I listened on the radio this morning, mouth agape, as the journalist assigned to intelligence by her newspaper opined that President Obama sounded "too harsh" yesterday as he erupted about the rampant incompetence in what the apologists love to call the "intelligence community." Of course, it has proven itself over the years as neither particularly intelligent nor a community. Mostly, it has proven itself -- or rather its leadership -- expendable.
That horde of bureaucratic self-groomers (i.e., the intelligence community leadership) has been screwing up for decades. The consistency in giving its seniors in the White House what they want, rather than what they need, is truly remarkable. It ranges from the persistently wrong, grotesquely overstated estimates of the military capabilities of the old Soviet Union to completely missing that imperial bureaucracy's collapse to the habitual screw ups in modern (terrorist) times, the latest of which has been dissected endlessly since Christmas Day.
The only other thing the "intelligence community" seems to be good at (other than consistently missing trends of huge importance) is bureaucratic infighting. It does this, quite well, at two levels. The disparate elements have successfully kept themselves at each others' throats inside the US Government, refusing to interact even well enough to share computerized data -- a stunning accomplishment in itself. Effortlessly, it also warded off the feckless attempts of the famous 9/11 Commission to encourage it learn how to "connect the dots." Good work, boys.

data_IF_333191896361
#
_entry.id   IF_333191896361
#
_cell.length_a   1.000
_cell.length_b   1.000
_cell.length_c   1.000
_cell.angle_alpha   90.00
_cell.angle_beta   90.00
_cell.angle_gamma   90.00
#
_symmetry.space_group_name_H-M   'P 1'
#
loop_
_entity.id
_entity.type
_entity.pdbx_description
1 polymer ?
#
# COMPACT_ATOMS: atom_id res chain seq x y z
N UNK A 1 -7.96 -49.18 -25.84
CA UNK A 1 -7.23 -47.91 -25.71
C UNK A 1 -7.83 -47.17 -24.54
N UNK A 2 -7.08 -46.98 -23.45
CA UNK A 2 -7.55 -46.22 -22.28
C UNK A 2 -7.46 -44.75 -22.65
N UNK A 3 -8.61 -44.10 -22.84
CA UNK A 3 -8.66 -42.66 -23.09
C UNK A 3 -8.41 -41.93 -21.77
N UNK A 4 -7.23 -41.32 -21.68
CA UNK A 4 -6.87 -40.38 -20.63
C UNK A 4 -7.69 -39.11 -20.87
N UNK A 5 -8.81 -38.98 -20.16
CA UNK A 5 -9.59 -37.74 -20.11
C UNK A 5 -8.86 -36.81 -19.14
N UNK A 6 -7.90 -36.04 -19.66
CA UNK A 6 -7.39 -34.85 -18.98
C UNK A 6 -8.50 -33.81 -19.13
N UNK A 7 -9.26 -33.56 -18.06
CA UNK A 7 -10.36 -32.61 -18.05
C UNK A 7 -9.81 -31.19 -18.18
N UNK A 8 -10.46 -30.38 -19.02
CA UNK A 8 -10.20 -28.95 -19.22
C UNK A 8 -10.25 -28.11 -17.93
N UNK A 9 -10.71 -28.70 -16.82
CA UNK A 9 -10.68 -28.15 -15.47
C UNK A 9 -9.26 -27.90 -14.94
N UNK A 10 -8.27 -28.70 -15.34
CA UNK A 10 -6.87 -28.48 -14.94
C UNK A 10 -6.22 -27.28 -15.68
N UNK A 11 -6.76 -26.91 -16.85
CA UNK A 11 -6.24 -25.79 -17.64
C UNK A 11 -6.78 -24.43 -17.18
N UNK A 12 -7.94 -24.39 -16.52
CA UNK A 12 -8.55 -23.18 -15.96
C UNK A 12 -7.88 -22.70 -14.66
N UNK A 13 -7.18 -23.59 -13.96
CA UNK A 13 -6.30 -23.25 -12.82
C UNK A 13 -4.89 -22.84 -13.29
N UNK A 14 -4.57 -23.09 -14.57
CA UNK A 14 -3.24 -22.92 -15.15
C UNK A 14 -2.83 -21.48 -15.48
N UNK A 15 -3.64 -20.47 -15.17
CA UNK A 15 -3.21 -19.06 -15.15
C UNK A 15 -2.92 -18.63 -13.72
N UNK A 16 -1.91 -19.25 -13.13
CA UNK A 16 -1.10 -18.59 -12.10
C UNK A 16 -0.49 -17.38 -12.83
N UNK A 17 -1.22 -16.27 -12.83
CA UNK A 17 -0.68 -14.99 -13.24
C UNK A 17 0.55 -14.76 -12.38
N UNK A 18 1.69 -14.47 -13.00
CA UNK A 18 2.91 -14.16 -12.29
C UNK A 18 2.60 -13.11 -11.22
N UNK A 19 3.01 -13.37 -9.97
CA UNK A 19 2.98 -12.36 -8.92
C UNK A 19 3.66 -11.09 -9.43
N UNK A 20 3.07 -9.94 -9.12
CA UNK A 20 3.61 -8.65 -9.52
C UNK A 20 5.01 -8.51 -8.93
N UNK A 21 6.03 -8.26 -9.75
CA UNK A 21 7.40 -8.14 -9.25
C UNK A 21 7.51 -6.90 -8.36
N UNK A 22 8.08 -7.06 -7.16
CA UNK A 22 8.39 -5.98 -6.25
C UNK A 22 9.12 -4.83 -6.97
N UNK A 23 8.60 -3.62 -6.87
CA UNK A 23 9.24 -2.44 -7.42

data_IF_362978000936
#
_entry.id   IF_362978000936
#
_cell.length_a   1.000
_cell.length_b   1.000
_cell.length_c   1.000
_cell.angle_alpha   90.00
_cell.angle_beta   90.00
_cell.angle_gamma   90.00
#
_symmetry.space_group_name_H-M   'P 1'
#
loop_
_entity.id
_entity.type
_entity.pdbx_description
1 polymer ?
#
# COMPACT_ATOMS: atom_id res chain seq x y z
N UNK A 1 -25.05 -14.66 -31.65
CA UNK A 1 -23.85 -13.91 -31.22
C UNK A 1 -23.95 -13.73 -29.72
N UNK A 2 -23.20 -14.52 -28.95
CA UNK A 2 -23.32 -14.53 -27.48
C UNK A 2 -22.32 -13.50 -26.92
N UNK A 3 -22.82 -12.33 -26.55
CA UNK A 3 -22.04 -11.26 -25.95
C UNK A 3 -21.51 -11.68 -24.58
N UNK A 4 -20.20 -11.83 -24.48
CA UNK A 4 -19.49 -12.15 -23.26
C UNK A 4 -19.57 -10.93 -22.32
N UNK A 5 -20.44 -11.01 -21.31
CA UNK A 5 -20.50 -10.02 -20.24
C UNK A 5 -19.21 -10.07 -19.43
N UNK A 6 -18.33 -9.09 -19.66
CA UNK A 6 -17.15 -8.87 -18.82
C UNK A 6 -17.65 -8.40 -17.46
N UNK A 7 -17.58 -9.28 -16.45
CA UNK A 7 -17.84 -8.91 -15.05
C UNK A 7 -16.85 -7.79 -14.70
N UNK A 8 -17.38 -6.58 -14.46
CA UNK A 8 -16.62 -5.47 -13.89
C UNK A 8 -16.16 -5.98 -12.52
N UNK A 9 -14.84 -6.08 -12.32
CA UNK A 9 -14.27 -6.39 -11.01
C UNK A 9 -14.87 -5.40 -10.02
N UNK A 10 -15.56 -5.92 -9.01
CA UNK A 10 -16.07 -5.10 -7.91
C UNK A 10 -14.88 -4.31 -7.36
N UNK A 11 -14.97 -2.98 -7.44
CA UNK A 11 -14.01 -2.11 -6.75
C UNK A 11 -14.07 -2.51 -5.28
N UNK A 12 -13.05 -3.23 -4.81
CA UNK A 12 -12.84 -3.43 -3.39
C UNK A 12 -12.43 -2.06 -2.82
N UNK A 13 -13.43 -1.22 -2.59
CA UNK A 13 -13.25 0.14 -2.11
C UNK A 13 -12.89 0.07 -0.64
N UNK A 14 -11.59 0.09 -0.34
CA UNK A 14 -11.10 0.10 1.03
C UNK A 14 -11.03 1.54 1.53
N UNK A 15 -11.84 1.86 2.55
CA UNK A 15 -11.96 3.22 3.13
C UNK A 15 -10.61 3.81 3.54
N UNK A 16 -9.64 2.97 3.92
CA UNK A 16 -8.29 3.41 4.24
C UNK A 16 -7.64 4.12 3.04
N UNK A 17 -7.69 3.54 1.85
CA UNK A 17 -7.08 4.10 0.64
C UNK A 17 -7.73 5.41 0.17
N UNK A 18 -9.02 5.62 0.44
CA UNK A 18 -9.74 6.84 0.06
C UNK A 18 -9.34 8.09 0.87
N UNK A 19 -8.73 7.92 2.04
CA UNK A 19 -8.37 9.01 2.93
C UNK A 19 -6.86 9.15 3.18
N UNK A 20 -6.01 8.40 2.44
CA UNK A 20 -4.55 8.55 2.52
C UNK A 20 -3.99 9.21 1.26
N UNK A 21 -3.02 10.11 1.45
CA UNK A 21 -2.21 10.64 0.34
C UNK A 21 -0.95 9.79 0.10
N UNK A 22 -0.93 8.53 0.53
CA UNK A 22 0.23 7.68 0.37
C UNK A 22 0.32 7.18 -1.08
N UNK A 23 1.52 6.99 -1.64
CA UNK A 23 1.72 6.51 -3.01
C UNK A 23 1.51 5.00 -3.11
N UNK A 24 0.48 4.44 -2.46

Also, however, the intelligence community is to be noted for its success at keeping Presidents cowed at the idea of serious change, such as might result from firings -- especially of those at the top. You see, no one is responsible for the mistakes, some of them costing lives, sometimes in the thousands. It's processes that need changing, right? When you want to pretend to be reforming something, fiddle with the organizational chart, which relieves the people who should be held accountable, earns you their praise for being oh so wise, and gets you to the next screw up. Then, we'll get going on that re-org thing all over again.
Just as George Tenet told Presidents Bush and Cheney "it's a slam dunk" when they told him his briefing on Iraq was not quite right and what it should say, the intelligence community leadership in the Situation Room yesterday deigned to squabble over who was really responsible for the Christmas Day bombing attempt. Clearly, President Obama was upset enough for a head or two to roll, but knowing what he wanted to hear, they all promised to play nice.
It's all going to happen again, unless people, especially those at the top, learn they will be held accountable.